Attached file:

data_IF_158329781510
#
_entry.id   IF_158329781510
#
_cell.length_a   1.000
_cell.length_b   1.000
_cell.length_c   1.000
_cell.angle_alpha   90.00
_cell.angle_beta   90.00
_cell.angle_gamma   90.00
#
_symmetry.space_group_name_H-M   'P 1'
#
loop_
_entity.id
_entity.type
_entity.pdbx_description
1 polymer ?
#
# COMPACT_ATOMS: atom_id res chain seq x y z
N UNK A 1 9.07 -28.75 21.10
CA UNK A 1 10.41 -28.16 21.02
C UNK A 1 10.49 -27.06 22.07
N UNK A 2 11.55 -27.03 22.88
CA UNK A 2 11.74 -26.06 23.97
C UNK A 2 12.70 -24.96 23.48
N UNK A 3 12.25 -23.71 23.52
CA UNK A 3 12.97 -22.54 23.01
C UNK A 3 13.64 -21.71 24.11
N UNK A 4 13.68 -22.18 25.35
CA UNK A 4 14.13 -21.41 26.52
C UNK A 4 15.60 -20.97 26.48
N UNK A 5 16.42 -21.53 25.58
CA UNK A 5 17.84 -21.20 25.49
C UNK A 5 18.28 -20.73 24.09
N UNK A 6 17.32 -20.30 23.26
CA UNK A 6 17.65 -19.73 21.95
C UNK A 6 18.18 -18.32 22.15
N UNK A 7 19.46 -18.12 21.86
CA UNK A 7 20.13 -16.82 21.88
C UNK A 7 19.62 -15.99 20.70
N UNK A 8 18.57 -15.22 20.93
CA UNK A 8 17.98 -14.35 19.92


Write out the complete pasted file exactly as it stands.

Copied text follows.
data_IF_158329781510
#
_entry.id   IF_158329781510
#
_cell.length_a   1.000
_cell.length_b   1.000
_cell.length_c   1.000
_cell.angle_alpha   90.00
_cell.angle_beta   90.00
_cell.angle_gamma   90.00
#
_symmetry.space_group_name_H-M   'P 1'
#
loop_
_entity.id
_entity.type
_entity.pdbx_description
1 polymer ?
#
# COMPACT_ATOMS: atom_id res chain seq x y z
N UNK A 1 9.07 -28.75 21.10
CA UNK A 1 10.41 -28.16 21.02
C UNK A 1 10.49 -27.06 22.07
N UNK A 2 11.55 -27.03 22.88
CA UNK A 2 11.74 -26.06 23.97
C UNK A 2 12.70 -24.96 23.48
N UNK A 3 12.25 -23.71 23.52
CA UNK A 3 12.97 -22.54 23.01
C UNK A 3 13.64 -21.71 24.11
N UNK A 4 13.68 -22.18 25.35
CA UNK A 4 14.13 -21.41 26.52
C UNK A 4 15.60 -20.97 26.48
N UNK A 5 16.42 -21.53 25.58
CA UNK A 5 17.84 -21.20 25.49
C UNK A 5 18.28 -20.73 24.09
N UNK A 6 17.32 -20.30 23.26
CA UNK A 6 17.65 -19.73 21.95
C UNK A 6 18.18 -18.32 22.15
N UNK A 7 19.46 -18.12 21.86
CA UNK A 7 20.13 -16.82 21.88
C UNK A 7 19.62 -15.99 20.70
N UNK A 8 18.57 -15.22 20.93
CA UNK A 8 17.98 -14.35 19.92